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Report No. 89

38.6.Articles 94 and 95.- Article 94 reads as unde.-

"94. To set aside a transfer of immovable property comprised in a Hindu, Muslim or Buddhist religious or charitable endowment, made by a manager thereof for a manager thereof for a valuable consideration.

Twelve years.

When the transfer becomes known to the plaintiff."

In the Act of 1908, the corresponding provision was Article 134A, which was introduced by Act 1 of 1929. It was identical with present Article 94.

Article 95 reads as unde.-

"95. To set aside a transfer of immovable property comprised in a Hindu, Muslim or Buddhist religious or charitable endowment, made by a manager thereof for a manager thereof for a valuable consideration.

Three years.

When the transfer becomes known to the plaintiff."

The corresponding article in the Act of 1908 was Article 48B, which was introduced for the first time by Act 1 of 1929. That article was as follow.-

"48B. To set aside a Sale of movable property comprised in a Hindu, Muhammadan or Buddhist religious or charitable endowment made by a manager thereof for a valuable consideration.

Three years.

When the sale becomes known to the plaintiff."

38.7.State laws as to public trusts.- Several States have enacted their own laws to regulate and make better provision for the administration of public trusts. These enactments contain, inter alia, provisions relating to suits concerning public trusts. Thus, under section 50 of the Bombay Public Trusts Act, 1950 permission of the Charity Commissioner is necessary for the institution of a suit. Then, by section 75C of the Madras Hindu Religious and Charitable Endowments Act, 1959 the right of suit has been specifically granted lo any trustee or any person having an interest in the trust property.

38.8.Recommendation as to Articles 94 to 96.- Reverting to the articles in the Limitation Act, Articles 94-95 of the Limitation Act have not given rise to textual controversies. But we see no reason why Articles 94 to 96 should not apply to religious or charitable endowments created by persons professing the Sikh or Jain faith. The legal doctrines and rules applicable to these endowments are not substantially different from those applicable to Hindus1.

We therefore recommend that Articles 94 to 96 should be extended to Sikh and Jain endowments also.

1. Compare the recommendation as to section 10, supra.

38.9.Article 96.- Article 96 reads as unde.-

"96 By the manager of a Hindu, Muslim or Buddhist religious or charitable endowment to recover possession of movable or immovable property comprised in the endowment which has been transferred by a previous manager for a valuable consideration.

Twelve years.

The date off death resignation of removal of the transferor or the date of appointment of the plaintiff as manager of the endowment whichever is latter."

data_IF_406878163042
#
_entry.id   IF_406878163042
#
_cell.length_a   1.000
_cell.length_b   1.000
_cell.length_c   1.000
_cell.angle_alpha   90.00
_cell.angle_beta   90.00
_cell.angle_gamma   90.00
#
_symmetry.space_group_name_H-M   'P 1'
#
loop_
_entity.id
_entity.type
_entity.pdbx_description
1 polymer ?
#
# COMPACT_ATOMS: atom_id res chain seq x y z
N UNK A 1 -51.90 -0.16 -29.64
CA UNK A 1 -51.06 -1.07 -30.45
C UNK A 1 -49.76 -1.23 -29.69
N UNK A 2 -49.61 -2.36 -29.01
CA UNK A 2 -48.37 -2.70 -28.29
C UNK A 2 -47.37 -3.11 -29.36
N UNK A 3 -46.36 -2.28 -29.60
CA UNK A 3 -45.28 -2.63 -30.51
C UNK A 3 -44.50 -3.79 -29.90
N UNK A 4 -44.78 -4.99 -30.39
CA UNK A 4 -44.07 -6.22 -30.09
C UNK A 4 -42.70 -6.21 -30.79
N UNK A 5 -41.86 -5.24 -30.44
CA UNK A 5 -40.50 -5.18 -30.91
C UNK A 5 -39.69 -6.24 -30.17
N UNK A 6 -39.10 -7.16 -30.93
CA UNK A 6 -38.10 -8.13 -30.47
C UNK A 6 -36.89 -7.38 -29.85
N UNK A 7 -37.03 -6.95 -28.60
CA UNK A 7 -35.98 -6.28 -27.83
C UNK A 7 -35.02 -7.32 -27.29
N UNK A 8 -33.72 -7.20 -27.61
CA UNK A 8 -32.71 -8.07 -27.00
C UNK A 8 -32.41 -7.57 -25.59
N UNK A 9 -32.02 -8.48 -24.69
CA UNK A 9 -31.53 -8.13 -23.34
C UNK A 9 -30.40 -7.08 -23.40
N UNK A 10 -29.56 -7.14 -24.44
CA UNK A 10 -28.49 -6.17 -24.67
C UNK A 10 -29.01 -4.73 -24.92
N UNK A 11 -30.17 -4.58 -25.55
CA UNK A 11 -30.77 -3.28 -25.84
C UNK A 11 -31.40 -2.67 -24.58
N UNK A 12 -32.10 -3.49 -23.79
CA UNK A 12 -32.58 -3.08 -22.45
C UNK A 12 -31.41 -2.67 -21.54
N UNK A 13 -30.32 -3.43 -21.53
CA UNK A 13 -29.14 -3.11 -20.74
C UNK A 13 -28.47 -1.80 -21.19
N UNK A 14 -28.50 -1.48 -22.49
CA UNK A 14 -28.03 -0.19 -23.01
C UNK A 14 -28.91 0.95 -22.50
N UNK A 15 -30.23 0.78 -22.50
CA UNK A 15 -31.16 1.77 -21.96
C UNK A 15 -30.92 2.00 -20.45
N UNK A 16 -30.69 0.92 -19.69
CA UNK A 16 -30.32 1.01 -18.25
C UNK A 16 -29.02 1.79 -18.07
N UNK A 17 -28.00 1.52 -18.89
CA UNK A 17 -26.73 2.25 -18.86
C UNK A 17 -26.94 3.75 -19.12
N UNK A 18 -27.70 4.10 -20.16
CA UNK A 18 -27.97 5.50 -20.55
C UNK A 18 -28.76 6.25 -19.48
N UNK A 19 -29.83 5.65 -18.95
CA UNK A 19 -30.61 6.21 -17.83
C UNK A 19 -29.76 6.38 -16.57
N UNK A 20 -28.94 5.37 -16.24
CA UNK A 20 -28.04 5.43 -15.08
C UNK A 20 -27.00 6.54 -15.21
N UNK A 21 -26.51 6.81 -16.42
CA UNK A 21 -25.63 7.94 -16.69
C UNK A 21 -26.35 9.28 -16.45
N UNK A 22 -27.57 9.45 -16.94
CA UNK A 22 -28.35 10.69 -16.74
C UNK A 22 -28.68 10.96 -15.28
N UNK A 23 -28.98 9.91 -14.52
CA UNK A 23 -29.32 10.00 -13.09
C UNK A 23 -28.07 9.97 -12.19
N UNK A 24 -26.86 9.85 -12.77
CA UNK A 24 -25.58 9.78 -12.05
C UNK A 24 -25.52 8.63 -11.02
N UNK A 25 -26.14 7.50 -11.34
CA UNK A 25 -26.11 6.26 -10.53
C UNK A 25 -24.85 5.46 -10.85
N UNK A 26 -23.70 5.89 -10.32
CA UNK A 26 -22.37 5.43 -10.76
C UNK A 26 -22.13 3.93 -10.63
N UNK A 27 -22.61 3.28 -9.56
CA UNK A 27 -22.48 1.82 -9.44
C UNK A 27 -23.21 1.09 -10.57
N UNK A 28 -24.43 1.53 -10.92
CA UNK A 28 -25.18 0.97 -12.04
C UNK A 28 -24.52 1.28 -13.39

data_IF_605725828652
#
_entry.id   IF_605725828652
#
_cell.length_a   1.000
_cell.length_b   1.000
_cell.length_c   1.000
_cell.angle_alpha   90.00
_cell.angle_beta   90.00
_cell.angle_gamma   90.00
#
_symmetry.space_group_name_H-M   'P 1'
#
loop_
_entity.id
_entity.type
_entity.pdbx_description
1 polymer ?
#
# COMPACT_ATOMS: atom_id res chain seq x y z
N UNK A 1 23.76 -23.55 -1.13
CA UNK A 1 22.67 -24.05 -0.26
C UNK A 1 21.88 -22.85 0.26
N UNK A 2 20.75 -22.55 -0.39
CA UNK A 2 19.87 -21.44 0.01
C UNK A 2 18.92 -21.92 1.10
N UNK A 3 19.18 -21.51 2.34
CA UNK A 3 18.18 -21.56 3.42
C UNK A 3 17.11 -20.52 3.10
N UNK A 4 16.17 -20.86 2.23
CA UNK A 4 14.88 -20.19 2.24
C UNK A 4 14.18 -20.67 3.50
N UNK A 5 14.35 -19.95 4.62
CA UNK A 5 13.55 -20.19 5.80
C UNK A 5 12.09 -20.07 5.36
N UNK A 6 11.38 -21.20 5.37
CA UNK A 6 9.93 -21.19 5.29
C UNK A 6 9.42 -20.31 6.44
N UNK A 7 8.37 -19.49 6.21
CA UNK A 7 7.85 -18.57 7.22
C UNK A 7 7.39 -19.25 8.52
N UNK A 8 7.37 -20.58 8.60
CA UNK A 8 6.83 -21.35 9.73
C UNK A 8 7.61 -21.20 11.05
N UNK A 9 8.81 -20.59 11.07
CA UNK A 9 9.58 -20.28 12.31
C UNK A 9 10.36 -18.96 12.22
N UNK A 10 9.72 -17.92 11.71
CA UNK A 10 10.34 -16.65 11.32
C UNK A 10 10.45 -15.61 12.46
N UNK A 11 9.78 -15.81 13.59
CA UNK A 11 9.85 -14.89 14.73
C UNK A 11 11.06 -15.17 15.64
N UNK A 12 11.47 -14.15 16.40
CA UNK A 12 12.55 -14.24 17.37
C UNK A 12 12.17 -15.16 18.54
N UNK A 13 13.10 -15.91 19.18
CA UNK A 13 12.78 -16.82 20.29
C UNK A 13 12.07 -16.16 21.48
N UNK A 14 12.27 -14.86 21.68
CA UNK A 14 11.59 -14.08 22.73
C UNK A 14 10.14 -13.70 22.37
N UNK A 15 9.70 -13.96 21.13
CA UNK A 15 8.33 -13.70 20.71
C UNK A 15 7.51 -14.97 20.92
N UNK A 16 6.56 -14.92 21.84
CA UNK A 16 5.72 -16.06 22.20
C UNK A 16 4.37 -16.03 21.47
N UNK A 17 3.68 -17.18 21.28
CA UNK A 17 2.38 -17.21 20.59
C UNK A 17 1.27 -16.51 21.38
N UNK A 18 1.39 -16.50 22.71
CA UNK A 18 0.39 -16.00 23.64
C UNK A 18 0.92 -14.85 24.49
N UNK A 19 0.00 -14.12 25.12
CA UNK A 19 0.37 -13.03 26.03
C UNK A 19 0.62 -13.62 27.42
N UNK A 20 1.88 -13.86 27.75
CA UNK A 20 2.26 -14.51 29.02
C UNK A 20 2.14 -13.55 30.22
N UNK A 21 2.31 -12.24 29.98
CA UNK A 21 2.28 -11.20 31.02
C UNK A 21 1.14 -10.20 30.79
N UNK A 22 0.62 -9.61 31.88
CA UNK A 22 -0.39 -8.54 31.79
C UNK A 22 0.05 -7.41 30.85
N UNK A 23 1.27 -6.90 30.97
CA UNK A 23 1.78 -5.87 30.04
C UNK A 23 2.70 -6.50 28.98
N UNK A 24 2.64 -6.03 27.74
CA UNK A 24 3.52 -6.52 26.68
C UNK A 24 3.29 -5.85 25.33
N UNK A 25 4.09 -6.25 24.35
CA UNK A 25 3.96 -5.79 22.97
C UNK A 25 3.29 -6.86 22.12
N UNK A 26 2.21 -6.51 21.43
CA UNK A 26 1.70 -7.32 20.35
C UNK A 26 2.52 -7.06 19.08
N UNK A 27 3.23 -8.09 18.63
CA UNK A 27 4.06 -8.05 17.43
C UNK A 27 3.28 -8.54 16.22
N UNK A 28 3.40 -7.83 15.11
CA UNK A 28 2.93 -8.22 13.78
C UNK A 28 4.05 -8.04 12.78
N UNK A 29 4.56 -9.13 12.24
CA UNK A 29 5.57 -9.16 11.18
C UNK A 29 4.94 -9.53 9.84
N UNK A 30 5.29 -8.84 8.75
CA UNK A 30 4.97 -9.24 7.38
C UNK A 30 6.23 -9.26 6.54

The corresponding provisions in the Act of 1908 were Articles 134B and 134C. These articles read as unde.-

"134B. By the manager of a Hindu, Muhammadan or Buddhist religious or charitable endowment to recover possession of immovable property comprised in the endowment which has been transferred by a previous manager for a valuable consideration.

Twelve years.

The death resignation or removal of the transferor."
134C. By the manager of a Hindu, Muhammadan or Buddhist religious or charitable endowment to recover possession of immovable property comprised in the endowment which has been sold by a previous manager for a valuable consideration.

Twelve years.

The death resignation or removal of the seller."

38.10.History.- In the Act of 1908, these articles were inserted in 1929, resolving the conflict between two Privy Council rulings.1-2 They have been consolidated in Article 96 in the Act of 1963, with the added advantage given to the plaintiff as respects the computation of time. The Law Commission, in its Report on the Act of 1908, took notice of the fact that an interregnum might arise between the removal of one manager and the appointment of a successor, and the successor should not be hamstrung from filing a suit only because of such interregnum3.

Under the present Act, the successor can compute the running of time from the date of his appointment. At the same time, the right of a person interested who may not be the manager to challenge the alienation of a previous manager who is no longer in office has been retained, as otherwise such a person would be required to wait for the appointment of the successor manager which may unnecessarily be delayed4.

1. Vidya Varuthi v. Balusami, AIR 1922 PC 123.

2. Abdul Rahim v. Narayan Das, ILR (1922) 50 Cal 329 (PC).

3. Law Commission of India, 3rd Report (Limitation Act, 1908), para. 12.3.

4. Articles 94-95.

38.11.Recommendation.- The only change required in Article 96 is its extension to Sikh and Jain endowments, as already recommended by us1 while considering Articles 94-95.

1. Para. 38.8, supra.



The Limitation Act, 1963 Back




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